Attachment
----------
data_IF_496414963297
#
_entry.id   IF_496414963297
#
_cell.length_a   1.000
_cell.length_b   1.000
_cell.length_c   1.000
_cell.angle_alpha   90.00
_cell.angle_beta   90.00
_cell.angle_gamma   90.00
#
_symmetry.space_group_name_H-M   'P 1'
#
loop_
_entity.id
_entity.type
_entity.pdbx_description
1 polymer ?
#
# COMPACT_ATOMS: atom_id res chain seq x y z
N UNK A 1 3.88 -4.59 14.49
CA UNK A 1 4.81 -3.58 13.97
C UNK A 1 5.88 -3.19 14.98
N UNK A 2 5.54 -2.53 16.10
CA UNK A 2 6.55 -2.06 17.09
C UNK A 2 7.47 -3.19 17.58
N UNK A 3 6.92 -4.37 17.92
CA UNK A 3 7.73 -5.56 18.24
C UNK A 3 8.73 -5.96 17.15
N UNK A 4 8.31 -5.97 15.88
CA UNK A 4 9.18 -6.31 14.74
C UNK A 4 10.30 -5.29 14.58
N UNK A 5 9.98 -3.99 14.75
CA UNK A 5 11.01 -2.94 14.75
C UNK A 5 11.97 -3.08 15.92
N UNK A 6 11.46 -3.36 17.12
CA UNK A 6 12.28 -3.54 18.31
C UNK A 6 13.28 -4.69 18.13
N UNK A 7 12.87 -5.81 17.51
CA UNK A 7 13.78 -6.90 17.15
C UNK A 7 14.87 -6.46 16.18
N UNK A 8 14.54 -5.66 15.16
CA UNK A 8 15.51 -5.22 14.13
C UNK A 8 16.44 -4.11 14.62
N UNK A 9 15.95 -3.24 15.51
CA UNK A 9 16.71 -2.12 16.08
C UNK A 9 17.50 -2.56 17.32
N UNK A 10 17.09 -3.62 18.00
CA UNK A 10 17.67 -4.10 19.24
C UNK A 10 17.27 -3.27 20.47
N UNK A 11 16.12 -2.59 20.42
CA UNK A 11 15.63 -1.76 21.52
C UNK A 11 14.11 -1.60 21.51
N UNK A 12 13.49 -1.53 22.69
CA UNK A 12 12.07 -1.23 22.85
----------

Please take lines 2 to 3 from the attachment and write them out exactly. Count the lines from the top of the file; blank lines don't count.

#
_entry.id   IF_496414963297